DESIGN, GOLD, SILVER - GOLD OF PAPUANS – The Dying Art from New Guinea


The collection "Gold of Papuans - The Dying Art from New Guinea" consists of carved ceremonial figures and masks, artifacts used by Papuans during their daily rituals, as well as ethnic jewelry. It is the biggest private collection of tribal art from Papua New Guinea in Poland and most likely in Eastern Europe. The collection has been completed for several years by collectors, travelers and explorers: Mirosław Banach and Sebastian Błaszczyk.

The presentation of the Gold of Papuans collection during the Amberif will be the first opportunity to see it in the Tri-City. It is a unique opportunity to admire and purchase exhibits of tribal art that were created out of the spirit of the indigenous people of distant New Guinea. Works of art, created by anonymous artists, which were practically used for both current rites and ceremonial traditions - a testimony to the true cultural identity of the Papuans.

- The attraction of New Guinea’s art lies in its diversity and creativity. Over the centuries, Papuans have produced a wide range of unique sculptures designed to communicate and interact with the spirit world, as well as occasional ceremonies and daily rites. Although the sculptures were often created by the Papuans for the same purpose and had some things in common, each subsequent one was a new interpretation of the artist’s sculptor, constituting a separate work of art. The ceremonial sculptures were considered by the indigenous Papuans as spiritual, and even lively, they gave them unique names, and during their creation additional rituals were carried out. Most of these objects can be compared with the greatest sculptural masterpieces in the world. Perversely, it was the tribal art that was followed by artists recognized all over the world, including Pablo Picasso - says Sebastian Błaszczyk, co-owner of the Gold of Papuans collection.

- Tribal art, although still little known in Poland, is highly appreciated in Western Europe, Australia, Japan and the United States. Compared to other types of tribal art, it is the art from Papua New Guinea that is the most sought after, as it is still considered the most mysterious, unexplored and diverse. It is also undoubtedly a dying art, which captures the imagination of collectors around the world. Every now and then you can come across information about Papuan sculptures sold for a dizzying amount of one million dollars at auctions of leading auction houses in Paris, London or New York - says Mirosław Banach, co-owner of the Gold of Papuans collection.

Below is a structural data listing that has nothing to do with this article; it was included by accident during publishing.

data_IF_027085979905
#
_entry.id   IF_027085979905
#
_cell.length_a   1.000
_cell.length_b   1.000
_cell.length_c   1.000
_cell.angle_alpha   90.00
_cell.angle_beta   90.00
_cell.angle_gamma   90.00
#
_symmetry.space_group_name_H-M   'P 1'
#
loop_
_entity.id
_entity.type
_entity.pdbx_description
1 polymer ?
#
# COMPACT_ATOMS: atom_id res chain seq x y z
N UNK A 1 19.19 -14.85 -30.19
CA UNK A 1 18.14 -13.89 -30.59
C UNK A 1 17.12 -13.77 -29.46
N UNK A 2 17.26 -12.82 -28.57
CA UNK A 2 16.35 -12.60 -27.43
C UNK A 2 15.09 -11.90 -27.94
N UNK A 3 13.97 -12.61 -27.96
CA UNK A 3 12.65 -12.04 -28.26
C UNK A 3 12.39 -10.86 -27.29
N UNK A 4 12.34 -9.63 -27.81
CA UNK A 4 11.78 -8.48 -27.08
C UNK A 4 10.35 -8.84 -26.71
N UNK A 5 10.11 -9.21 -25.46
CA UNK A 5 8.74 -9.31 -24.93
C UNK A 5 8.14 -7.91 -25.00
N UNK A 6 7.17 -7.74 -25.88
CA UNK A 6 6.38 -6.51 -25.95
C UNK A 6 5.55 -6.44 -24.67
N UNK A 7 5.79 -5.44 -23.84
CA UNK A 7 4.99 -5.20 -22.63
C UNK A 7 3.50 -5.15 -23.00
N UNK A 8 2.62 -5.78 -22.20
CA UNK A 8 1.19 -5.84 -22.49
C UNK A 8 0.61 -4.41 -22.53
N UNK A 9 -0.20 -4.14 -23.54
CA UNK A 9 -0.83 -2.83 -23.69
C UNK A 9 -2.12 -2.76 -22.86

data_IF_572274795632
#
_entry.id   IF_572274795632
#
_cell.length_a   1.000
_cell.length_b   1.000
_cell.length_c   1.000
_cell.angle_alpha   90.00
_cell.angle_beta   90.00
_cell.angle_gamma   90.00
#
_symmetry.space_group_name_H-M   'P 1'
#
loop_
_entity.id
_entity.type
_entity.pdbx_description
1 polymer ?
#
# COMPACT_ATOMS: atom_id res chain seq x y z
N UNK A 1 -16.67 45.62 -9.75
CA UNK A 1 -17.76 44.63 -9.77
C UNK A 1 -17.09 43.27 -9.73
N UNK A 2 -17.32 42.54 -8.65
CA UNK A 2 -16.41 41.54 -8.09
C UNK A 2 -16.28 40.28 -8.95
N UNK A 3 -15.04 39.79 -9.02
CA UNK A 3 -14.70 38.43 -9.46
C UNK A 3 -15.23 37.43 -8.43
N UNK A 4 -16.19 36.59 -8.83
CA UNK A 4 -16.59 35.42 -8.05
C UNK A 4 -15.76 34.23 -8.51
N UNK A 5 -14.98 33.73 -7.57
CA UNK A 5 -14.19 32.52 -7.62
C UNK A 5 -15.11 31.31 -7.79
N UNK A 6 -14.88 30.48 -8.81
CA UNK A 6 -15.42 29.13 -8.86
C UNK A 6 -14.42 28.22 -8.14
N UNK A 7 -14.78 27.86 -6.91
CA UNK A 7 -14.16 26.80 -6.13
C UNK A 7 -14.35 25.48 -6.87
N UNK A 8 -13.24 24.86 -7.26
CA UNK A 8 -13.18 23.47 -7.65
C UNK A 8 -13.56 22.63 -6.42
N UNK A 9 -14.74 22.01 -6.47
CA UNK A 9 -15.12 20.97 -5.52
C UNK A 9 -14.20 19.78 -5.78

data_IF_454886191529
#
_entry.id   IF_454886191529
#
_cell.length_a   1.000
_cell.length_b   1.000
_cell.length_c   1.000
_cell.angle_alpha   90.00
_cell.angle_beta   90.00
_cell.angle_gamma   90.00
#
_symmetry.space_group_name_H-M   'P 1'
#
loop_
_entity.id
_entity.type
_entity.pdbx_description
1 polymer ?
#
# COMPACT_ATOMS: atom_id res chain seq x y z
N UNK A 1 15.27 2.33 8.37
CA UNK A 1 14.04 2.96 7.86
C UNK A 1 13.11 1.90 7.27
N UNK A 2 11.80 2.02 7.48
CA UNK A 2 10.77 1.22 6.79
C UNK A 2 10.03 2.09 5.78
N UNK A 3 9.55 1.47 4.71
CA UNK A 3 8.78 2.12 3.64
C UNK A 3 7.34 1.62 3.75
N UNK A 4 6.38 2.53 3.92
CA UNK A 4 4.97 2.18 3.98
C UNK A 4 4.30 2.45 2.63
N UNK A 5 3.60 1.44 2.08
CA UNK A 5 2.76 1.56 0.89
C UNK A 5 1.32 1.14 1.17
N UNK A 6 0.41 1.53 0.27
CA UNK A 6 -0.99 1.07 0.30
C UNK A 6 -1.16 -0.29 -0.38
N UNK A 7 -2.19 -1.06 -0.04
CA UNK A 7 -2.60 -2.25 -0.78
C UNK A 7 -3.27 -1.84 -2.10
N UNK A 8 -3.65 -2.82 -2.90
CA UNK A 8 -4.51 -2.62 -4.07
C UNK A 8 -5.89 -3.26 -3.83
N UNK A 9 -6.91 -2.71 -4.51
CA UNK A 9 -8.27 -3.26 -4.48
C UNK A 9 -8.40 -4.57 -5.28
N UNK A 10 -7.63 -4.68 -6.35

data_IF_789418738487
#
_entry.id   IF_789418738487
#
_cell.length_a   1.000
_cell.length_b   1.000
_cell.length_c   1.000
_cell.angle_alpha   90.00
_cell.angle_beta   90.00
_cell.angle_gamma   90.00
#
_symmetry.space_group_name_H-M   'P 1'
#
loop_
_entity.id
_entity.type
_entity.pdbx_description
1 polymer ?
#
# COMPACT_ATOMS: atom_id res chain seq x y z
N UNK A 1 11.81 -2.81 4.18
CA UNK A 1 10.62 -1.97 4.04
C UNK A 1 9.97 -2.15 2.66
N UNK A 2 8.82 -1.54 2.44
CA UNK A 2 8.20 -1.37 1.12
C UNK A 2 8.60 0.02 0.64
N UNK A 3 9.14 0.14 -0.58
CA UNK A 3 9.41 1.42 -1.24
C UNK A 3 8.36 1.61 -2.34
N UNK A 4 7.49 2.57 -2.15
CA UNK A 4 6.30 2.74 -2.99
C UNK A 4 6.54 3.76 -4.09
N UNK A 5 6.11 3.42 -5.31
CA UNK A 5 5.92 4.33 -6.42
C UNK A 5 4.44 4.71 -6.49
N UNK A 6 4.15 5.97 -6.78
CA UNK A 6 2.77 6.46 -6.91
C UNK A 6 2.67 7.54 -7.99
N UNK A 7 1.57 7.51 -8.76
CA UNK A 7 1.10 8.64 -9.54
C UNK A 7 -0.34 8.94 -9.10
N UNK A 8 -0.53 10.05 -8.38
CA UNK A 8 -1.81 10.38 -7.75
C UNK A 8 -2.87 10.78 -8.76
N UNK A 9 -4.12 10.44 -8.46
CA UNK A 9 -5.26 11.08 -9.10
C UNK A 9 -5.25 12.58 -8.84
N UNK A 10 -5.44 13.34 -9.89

As part of the AMBERIF fair, selected masks, sculptures, utility artifacts and tribal jewelry will be presented. The main attraction will be an absolutely unique mask from the Ramu river area. The second known mask of this type in the world, although smaller, which is undoubtedly made by the same artist, is located in the de Young Museum in San Francisco, where the Jolika collection is presented, the most famous collection of Papuan tribal art in the world.
The title of the collection - Gold of Papuans - symbolizes the perversity and paradox of the fate of the Papuans. The discovery of the precious metal in New Guinea and the mass mining in the second half of the 20th century was one of the key reasons, indirectly influencing the fall of the tradition and, consequently, the abandoning of the tribal art, making today’s Papuans culturally poorer and increasingly dependent on the outside world. Esoteric works of art, present in villages even for several hundred years, Papuans gave white people for a song, receiving the proverbial pack of cigarettes. Today, the same works of art have become more valuable than the gold. While those carvings record prices on world markets often exceeding one million dollars, Papuans are focused on making souvenirs for tourists, masks and sculptures, poor copies of originals, which give a profit of several dollars each.